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Css hack or new css file for problematic browsers?

Css hack or new css file for problematic browsers?

If you’re reading this it means you’ve already had problems with different webpages displaying in different browsers. The most famous story is, of course, the Internet Explorer 6 story. Every web designer or web developer must have a huge problem already before with that and had lost hours an hours of precious time only to force IE 6 to behave like normal browsers. Fortunately, time has made her job and IE 6 is less and less used across the world, it finally dropping down in history, and that is the great happiness for all of us who work on the web. A nightmare called IE 6 will soon be forgotten and only developers who want the challenge will remember it occasional.

However, IE 6 is not the only problem. Each browser has its own flaws, and on that fact is created a whole science called cross-browser compatibility. It all started back when the internet was a very young. In the late 90-ies started the famous browser war between Netscape Navigator and Microsoft Internet Explorer. 1994th the World Wide Web Consortium (W3C) is established, which since then trying to bring standards to all companies that develop browsers. Since then a lot has changed for the better, but cross-browser compatibility problem has not yet been fully resolved. It is a process that still continues and we are the witnesses of that. in next table you can see a list of all the existing rendering engines and the browser that use them.

Rendering Engine Browser
Gecko Firefox, Camino, SeaMonkey, Thunderbird, K-Meloeon
KHTML Konqueror
Presto Opera, Nintendo Browser
Trident Microsoft Outlook, Internet Explorer, MSN, Google Talk
Webkit Chrome, Safari

Izvor: Wikipedia

However, I started this story because few days ago I had some problems with Opera browser. One text input field constantly sticking to the top of page, unlike other browsers, there was no good padding for it. It is really difficult to find a CSS hack for Opera browsers so I want to share this with you.

@media all and (-webkit-min-device-pixel-ratio:10000), not all and (-webkit-min-device-pixel-ratio:0) {
	/* Safari-Opera css hack here */
}

Source: css-tricks

Let’s stop here a little while, because css hacks should be used with great caution.
Cross-browser compatibility can be solved in two ways. The first is one I already mentioned – the css hack. This procedure has major flaws and the general rule would be to avoid css hacks as much as possible. Why? Css hack is valid for the current version of a browser, but is very unlikely it will work in some future edition. This is a quick and easy solution, but use it only as a quick fix and with caution.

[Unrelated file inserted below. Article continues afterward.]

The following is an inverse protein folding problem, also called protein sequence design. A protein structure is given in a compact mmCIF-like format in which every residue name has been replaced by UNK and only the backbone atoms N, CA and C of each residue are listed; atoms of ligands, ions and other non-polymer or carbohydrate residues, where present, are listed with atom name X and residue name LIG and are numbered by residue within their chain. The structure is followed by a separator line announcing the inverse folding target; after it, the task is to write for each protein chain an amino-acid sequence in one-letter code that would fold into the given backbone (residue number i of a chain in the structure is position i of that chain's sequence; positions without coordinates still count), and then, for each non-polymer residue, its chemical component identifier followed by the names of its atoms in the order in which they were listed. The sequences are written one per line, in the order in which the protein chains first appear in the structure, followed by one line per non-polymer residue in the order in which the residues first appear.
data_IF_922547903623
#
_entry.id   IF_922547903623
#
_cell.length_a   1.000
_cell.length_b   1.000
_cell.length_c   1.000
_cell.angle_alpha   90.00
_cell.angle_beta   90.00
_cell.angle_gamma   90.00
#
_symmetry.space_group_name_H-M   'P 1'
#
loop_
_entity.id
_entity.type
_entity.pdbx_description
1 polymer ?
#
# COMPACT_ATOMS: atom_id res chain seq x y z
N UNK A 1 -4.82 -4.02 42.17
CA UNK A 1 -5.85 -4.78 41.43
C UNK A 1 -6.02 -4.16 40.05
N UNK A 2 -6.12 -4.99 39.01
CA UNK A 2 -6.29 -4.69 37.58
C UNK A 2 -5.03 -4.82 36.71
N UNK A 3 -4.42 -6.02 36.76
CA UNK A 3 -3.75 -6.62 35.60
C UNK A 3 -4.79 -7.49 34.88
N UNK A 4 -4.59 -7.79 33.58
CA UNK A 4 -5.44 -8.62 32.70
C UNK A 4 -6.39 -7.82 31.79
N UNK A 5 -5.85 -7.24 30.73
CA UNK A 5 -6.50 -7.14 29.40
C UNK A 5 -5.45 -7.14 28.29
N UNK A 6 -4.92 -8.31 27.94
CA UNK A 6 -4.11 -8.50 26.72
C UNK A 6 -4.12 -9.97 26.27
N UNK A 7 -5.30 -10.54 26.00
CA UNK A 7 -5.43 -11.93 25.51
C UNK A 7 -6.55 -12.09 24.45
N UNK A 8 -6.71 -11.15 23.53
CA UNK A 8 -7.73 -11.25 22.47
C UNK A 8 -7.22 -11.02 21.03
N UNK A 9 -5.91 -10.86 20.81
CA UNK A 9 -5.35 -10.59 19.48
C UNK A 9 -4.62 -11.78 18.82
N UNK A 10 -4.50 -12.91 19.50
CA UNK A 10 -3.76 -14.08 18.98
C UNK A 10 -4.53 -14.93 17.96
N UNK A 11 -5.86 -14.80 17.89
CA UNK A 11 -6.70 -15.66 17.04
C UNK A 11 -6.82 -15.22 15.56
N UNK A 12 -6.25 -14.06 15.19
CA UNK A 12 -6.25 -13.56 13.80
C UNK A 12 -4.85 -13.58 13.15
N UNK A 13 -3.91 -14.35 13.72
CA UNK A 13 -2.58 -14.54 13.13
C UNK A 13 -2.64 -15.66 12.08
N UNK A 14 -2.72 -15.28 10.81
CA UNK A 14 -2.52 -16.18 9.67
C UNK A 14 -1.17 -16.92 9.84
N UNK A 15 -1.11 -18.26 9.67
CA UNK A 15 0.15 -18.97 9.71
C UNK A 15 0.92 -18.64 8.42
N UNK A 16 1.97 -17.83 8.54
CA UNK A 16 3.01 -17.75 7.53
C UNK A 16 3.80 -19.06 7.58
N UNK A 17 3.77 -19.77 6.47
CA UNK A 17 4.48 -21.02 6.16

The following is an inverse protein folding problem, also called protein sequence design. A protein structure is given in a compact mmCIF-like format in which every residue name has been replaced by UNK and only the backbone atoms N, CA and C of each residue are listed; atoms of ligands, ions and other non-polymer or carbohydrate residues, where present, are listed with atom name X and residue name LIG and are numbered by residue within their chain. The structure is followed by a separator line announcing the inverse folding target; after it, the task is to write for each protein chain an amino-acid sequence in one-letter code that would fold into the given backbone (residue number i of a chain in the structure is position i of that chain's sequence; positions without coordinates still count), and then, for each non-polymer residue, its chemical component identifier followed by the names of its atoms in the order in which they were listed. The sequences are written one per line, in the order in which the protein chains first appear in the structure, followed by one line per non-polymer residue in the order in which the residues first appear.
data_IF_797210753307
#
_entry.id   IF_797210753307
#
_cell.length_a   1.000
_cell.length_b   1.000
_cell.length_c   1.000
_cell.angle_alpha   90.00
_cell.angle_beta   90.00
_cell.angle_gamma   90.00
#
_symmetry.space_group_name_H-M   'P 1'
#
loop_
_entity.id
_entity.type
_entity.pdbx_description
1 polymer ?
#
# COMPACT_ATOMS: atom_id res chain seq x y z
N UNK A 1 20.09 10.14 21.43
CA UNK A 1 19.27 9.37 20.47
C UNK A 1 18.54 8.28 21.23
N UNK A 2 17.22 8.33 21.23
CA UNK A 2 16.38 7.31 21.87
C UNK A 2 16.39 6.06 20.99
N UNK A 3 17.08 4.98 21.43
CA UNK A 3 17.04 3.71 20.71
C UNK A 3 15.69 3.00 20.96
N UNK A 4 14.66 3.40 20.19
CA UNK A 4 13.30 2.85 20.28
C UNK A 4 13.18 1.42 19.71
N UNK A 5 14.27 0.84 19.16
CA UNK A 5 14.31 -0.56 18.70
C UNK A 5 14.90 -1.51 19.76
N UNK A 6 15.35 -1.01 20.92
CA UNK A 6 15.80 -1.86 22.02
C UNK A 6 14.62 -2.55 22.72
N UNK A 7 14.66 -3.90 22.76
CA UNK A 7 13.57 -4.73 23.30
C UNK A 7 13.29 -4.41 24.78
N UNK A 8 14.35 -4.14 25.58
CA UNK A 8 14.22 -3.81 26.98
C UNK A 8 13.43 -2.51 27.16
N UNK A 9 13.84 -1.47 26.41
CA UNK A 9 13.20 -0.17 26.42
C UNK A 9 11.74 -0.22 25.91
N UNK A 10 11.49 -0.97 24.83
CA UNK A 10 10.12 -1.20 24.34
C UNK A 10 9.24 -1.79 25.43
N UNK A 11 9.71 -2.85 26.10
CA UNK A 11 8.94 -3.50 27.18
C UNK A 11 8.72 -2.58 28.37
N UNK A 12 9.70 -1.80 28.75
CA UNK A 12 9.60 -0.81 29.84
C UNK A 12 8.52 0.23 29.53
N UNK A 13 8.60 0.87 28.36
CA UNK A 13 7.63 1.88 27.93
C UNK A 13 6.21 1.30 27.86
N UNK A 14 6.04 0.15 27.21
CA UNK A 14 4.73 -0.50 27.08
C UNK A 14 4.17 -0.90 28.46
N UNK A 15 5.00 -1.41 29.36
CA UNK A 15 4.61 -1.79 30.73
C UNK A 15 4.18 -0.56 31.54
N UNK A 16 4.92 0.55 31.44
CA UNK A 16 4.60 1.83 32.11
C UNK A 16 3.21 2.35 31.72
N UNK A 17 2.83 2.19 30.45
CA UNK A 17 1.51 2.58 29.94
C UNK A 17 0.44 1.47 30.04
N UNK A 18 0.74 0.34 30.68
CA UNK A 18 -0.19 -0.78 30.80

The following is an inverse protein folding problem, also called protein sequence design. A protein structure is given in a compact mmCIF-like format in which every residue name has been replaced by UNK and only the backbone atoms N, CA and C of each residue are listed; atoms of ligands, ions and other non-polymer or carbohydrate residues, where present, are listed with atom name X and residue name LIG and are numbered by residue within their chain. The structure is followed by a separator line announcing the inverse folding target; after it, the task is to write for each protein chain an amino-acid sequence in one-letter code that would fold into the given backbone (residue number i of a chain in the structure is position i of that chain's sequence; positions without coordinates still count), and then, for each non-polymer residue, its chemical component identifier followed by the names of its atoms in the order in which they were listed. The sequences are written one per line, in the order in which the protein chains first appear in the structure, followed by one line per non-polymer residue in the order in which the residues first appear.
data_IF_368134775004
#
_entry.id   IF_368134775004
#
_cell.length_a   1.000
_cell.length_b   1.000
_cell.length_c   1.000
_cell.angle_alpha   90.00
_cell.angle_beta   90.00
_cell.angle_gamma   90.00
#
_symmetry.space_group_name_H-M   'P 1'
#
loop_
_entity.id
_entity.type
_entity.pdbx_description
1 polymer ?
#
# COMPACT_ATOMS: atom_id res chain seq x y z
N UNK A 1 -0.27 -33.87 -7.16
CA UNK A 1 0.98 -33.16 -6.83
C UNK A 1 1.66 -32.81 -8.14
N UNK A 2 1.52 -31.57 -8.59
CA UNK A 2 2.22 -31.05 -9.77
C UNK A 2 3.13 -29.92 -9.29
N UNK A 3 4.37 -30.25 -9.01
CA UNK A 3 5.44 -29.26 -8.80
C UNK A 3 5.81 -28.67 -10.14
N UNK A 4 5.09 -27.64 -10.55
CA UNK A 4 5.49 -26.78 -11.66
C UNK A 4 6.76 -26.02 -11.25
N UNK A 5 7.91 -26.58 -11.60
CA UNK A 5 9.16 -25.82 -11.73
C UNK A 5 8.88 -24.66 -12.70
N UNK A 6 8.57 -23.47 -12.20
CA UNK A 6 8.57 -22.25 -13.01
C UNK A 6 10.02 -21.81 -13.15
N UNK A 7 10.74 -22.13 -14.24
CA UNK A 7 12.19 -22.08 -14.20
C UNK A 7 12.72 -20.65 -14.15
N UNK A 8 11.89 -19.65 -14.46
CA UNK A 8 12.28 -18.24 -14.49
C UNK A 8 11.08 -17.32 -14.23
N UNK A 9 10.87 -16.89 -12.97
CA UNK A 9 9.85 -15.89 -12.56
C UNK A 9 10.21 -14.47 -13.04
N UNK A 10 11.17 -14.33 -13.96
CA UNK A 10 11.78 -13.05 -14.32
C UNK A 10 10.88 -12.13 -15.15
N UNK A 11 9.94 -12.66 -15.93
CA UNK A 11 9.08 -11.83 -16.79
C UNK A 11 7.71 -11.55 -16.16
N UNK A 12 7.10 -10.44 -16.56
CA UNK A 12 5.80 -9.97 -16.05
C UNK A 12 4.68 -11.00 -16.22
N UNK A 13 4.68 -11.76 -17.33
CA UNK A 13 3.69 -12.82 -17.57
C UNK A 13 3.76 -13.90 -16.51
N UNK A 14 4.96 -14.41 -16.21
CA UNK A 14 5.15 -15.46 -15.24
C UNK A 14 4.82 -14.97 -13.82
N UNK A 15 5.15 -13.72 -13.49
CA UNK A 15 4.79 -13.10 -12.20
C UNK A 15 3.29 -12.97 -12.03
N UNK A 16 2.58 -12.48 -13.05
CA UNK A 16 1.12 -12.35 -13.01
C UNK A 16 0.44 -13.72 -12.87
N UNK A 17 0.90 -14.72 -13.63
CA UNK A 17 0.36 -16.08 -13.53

Here is a list of some of the css hack’s.

IE 6 and below
* html {}
IE 7 and below
*:first-child+html {} * html {}
IE 7 only
*:first-child+html {}
IE 7 and modern browsers only
html>body {}
Modern browsers only (not IE 7)
html>/**/body {}
Recent Opera versions 9 and below
html:first-child {}

Source: css-hacks

Another way is to load a separate css file for each problematic browser. This is acceptable and legal solution. Flaw is that we do not want to do a separate css file for each browser. Also browsers themselves do not like to load special css file just because they are different. This is like a racism to browsers. Use this only as an option, not as a rule, just in case there are no other solution.
So, how to load a separate css file for each (or just some) browser? Below are examples of the most problematic browsers.
Each css file should be held in <head> part of html page


All IE browsers

<!--[if IE]>
        <link rel="stylesheet" type="text/css" href="all-ie-only.css" />
<![endif]-->

All browsers except IE
! = except

<!--[if !IE]><!-->
        <link rel="stylesheet" type="text/css" href="not-ie.css" />
 <!--<![endif]-->

Only IE 7 browser
or any other version, depending on the number

<!--[if IE 7]>
        <link rel="stylesheet" type="text/css" href="ie7.css">
<![endif]-->

IE 7 or newer
gt = “greater than”
gte = “greater than or equal”

<!--[if gt IE 6]>
        <link rel="stylesheet" type="text/css" href="ie7-and-up.css" />
<![endif]-->
<!--[if gte IE 7]>
        <link rel="stylesheet" type="text/css" href="ie7-and-up.css" />
<![endif]-->

IE 7 or older
lt = “less than”
lte = “less than or equal”

<!--[if lt IE 8]>
        <link rel="stylesheet" type="text/css" href="ie7-and-down.css" />
<![endif]-->
<!--[if lte IE 7]>
        <link rel="stylesheet" type="text/css" href="ie7-and-down.css" />
<![endif]-->

Source: css-tricks

This post is also available in: Croatian

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2 Responses to “Css hack or new css file for problematic browsers?”

  1. [...] big thanks goes to an article CSS Hack or New CSS File for Problematic Browsers?. I took the liberty to shorten this hack a little since it seems the first part of the hack [...]

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